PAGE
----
Laptop, Notebook, Ultrabook or Netbook

There is a lot of confusion about the difference between laptops, ultrabooks and netbooks. This article will hopefully spell out the key differences and help you decide which is best for your needs.

Laptops and notebooks

Laptops and notebooks are the same thing. They are sometimes called notebooks in the United States.

Most laptops today are designed as desktop replacement computers. They have the same power and speed as a desktop, but are portable. A laptop has a screen size of 15.6 inches or above. It usually has 2GB or more of RAM. Battery life is not outstanding on laptops and they’re not really that portable weighing in at around 2.5kg.


Ultrabooks are thin, lightweight (1.5kg) laptops with lots of power and RAM. They take the best bits of desktop replacement laptops; fast CPU and lots of memory and combine it with a thin, lightweight case that aides portability. Ultrabooks usually have a 12 – 14 inch screen and a good 8 hours of battery life. The flexability of ultrabooks comes at a price and they can cost £600 or more.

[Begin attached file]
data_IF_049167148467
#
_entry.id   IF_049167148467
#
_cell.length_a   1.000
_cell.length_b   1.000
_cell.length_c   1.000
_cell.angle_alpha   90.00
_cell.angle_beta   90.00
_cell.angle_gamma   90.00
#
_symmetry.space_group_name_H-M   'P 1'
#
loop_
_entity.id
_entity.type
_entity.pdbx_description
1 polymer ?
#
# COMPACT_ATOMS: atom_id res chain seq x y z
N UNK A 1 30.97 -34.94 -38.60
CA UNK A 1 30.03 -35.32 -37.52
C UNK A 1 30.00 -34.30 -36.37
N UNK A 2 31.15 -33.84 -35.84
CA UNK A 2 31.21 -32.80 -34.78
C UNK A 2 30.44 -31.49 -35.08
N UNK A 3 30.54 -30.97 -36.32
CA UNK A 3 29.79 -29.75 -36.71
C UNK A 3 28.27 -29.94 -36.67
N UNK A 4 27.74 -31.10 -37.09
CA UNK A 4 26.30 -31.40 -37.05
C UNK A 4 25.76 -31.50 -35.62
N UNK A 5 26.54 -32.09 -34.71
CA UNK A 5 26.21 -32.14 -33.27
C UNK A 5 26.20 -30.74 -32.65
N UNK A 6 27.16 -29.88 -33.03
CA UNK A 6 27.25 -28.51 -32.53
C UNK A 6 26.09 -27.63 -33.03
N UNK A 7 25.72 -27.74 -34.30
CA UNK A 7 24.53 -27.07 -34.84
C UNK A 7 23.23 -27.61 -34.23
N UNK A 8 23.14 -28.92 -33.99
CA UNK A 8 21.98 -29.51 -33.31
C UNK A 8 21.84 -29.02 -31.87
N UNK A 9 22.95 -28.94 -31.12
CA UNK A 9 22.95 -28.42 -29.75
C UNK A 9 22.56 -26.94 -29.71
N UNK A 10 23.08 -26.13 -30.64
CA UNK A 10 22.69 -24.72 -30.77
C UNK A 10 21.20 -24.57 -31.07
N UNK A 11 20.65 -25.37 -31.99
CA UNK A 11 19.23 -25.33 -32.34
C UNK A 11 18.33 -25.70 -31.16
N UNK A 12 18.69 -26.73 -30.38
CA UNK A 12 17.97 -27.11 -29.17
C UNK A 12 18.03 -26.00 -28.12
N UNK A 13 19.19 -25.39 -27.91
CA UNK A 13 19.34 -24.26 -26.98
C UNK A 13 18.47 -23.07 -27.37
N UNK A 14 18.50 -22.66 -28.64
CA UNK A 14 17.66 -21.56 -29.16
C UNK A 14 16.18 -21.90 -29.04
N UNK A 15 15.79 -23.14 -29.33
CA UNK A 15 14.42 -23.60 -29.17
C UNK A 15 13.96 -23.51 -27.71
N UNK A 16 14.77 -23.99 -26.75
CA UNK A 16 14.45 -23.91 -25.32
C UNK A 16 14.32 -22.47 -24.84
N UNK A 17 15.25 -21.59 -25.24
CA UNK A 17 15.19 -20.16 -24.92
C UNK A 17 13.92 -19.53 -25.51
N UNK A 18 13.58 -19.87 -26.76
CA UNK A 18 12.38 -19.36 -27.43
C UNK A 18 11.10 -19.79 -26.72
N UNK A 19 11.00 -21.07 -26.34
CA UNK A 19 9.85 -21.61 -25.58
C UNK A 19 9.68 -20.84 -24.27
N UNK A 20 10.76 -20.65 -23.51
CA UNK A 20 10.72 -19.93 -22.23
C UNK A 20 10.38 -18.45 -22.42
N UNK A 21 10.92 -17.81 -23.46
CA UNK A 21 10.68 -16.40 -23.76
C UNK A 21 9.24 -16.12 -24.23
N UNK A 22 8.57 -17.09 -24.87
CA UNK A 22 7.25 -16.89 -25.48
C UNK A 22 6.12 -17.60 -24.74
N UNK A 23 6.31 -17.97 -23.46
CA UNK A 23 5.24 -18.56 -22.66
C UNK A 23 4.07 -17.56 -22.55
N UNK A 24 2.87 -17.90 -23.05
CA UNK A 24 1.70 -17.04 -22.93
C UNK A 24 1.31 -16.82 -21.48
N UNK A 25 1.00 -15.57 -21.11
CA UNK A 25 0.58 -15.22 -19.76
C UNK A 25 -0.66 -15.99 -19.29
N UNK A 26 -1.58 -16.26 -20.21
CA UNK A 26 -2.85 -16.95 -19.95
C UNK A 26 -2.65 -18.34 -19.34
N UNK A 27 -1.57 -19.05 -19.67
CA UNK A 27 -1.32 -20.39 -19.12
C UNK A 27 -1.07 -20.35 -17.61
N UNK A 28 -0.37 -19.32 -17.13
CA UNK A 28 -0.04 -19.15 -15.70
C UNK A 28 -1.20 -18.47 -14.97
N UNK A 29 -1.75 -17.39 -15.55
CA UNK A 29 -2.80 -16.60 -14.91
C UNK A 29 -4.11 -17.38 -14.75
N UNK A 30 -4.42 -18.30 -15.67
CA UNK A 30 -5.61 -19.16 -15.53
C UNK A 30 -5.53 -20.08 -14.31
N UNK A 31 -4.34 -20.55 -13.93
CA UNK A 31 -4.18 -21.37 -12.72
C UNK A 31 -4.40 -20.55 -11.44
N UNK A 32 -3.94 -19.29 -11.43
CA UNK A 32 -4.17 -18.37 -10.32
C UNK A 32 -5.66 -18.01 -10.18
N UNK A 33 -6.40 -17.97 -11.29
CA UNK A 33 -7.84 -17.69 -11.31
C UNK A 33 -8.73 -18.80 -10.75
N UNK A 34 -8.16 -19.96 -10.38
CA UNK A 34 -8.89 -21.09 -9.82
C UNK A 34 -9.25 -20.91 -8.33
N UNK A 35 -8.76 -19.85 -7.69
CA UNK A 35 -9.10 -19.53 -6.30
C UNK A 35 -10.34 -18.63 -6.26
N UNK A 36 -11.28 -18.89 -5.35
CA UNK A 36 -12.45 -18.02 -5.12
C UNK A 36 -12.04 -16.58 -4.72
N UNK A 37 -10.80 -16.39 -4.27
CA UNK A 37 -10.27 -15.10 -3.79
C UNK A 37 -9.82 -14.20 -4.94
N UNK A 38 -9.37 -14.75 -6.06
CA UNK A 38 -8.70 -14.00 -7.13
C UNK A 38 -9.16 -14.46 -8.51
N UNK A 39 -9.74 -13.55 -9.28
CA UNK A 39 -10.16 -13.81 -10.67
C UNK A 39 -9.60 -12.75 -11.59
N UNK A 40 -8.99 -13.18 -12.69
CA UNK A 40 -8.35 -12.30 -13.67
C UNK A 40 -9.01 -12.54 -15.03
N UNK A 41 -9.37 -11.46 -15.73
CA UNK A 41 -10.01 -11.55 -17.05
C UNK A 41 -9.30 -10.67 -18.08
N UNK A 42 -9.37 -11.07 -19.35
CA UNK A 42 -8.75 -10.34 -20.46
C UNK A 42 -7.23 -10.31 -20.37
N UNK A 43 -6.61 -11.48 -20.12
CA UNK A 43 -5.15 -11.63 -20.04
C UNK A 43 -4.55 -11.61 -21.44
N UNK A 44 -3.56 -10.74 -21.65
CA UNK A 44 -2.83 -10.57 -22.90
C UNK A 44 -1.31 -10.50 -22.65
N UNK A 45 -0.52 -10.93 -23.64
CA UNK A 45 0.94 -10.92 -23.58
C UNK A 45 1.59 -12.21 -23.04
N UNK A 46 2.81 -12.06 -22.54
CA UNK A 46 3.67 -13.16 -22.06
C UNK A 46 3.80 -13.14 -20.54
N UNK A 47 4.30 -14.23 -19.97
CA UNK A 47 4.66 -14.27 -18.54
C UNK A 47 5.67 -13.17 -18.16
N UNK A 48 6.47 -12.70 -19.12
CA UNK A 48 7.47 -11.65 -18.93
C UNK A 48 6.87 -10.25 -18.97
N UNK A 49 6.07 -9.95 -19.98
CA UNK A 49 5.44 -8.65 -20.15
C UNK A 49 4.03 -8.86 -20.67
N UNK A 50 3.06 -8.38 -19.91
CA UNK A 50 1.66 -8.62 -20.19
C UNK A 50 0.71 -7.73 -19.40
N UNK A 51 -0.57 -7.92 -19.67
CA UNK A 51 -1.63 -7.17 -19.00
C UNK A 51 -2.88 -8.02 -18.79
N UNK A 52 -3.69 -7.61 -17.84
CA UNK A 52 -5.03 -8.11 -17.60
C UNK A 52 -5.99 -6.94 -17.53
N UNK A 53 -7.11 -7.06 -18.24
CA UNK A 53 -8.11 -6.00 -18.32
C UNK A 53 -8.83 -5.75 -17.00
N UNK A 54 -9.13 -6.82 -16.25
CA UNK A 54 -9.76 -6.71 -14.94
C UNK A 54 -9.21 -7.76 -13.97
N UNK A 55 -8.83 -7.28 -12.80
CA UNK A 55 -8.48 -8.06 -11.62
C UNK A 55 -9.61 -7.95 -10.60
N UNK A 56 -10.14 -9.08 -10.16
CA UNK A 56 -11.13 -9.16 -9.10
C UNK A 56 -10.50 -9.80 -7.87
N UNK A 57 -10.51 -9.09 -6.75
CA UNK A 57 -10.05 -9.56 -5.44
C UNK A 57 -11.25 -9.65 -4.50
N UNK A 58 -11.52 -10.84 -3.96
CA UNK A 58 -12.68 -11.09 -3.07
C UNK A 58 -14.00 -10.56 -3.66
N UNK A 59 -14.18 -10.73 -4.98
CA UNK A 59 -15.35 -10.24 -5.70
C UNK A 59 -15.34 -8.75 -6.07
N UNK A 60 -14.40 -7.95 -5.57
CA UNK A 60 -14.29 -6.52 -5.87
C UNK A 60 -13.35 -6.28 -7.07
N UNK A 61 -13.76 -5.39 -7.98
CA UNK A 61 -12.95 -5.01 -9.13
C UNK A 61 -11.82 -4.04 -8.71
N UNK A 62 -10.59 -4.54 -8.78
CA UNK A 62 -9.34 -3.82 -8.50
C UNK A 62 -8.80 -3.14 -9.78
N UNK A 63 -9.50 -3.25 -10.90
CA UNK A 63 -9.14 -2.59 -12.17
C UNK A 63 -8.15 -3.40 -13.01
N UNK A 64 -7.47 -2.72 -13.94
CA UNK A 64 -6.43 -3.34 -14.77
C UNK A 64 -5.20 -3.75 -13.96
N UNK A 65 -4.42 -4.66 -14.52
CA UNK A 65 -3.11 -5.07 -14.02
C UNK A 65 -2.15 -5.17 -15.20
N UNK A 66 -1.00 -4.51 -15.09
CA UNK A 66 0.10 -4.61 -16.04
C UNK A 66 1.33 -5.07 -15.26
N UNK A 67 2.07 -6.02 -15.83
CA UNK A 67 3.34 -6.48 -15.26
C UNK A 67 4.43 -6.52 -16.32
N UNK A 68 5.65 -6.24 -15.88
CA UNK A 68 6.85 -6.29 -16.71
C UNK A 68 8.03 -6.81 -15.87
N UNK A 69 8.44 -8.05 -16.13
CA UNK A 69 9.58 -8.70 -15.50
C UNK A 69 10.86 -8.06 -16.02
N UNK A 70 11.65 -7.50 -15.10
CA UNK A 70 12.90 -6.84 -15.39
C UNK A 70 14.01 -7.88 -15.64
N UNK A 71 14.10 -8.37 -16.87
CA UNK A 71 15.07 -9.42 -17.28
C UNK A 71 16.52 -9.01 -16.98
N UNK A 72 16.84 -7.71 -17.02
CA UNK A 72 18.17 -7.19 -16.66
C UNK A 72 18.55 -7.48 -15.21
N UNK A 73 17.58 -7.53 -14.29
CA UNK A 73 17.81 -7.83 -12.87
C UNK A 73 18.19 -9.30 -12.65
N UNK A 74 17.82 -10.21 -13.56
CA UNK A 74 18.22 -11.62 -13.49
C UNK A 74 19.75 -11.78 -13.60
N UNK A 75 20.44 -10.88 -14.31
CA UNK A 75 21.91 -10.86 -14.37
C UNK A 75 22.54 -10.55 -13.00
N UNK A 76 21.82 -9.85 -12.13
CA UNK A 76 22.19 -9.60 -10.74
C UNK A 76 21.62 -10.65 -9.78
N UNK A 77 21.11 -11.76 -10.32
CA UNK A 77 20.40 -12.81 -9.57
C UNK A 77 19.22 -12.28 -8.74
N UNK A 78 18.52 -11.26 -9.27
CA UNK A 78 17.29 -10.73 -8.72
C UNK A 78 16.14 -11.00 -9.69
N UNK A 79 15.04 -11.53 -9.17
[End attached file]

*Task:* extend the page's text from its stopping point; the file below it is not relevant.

Netbooks are mini laptops designed to be portable and work for long periods away from the power socket. They usually have low power Atom processors and only 1 GB or RAM. The standard screen seems to be 10.1 inches nowadays although you will find some netbooks with 8.9 inch screens. Their batteries can last up to 10 hours.

So which is best for you? Here’s a summary of the pros and cons of each type of laptop.


  • Used as a replacement for a desk top
  • Portable within the home
  • Good range of prices and spec for all uses, from gaming, the multimedia to just surfing the web
  • Good size screen for long periods of work
  • Short battery life – you’ll have to keep it plugged in most proberly


  • Designed to be portable and usable
  • Good screen that can be used comfortably for hours
  • Lightweight
  • Good battery life
  • Expensive (can be £500+)
  • High power. Can be used for anything from gaming to video editing or music production



  • Cheap (around the £200 – £400 mark)
  • Great battery life
  • Light and portable
  • Low power, can only be used for document editing and web surfing.
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